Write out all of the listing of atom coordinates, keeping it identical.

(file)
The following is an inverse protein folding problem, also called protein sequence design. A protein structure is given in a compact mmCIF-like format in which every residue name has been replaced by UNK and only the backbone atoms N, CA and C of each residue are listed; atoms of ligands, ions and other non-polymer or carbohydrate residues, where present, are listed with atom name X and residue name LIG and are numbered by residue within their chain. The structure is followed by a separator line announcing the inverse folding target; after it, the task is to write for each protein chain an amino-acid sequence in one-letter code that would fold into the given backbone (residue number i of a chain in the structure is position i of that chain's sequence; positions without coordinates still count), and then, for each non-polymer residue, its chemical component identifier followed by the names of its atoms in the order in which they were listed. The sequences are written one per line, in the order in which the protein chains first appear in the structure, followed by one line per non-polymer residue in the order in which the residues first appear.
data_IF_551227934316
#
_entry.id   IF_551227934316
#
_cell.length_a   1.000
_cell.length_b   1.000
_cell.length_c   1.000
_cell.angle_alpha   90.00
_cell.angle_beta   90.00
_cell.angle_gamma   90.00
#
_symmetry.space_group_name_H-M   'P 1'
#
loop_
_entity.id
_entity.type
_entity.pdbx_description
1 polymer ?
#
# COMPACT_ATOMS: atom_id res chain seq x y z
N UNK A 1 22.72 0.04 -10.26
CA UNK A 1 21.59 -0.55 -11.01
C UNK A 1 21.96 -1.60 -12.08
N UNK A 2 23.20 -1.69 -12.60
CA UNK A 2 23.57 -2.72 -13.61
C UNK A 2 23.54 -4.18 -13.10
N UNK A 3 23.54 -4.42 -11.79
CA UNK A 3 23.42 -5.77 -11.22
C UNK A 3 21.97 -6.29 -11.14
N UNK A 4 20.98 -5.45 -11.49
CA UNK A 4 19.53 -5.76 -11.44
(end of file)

The following is an inverse protein folding problem, also called protein sequence design. A protein structure is given in a compact mmCIF-like format in which every residue name has been replaced by UNK and only the backbone atoms N, CA and C of each residue are listed; atoms of ligands, ions and other non-polymer or carbohydrate residues, where present, are listed with atom name X and residue name LIG and are numbered by residue within their chain. The structure is followed by a separator line announcing the inverse folding target; after it, the task is to write for each protein chain an amino-acid sequence in one-letter code that would fold into the given backbone (residue number i of a chain in the structure is position i of that chain's sequence; positions without coordinates still count), and then, for each non-polymer residue, its chemical component identifier followed by the names of its atoms in the order in which they were listed. The sequences are written one per line, in the order in which the protein chains first appear in the structure, followed by one line per non-polymer residue in the order in which the residues first appear.
data_IF_551227934316
#
_entry.id   IF_551227934316
#
_cell.length_a   1.000
_cell.length_b   1.000
_cell.length_c   1.000
_cell.angle_alpha   90.00
_cell.angle_beta   90.00
_cell.angle_gamma   90.00
#
_symmetry.space_group_name_H-M   'P 1'
#
loop_
_entity.id
_entity.type
_entity.pdbx_description
1 polymer ?
#
# COMPACT_ATOMS: atom_id res chain seq x y z
N UNK A 1 22.72 0.04 -10.26
CA UNK A 1 21.59 -0.55 -11.01
C UNK A 1 21.96 -1.60 -12.08
N UNK A 2 23.20 -1.69 -12.60
CA UNK A 2 23.57 -2.72 -13.61
C UNK A 2 23.54 -4.18 -13.10
N UNK A 3 23.54 -4.42 -11.79
CA UNK A 3 23.42 -5.77 -11.22
C UNK A 3 21.97 -6.29 -11.14
N UNK A 4 20.98 -5.45 -11.49
CA UNK A 4 19.53 -5.76 -11.44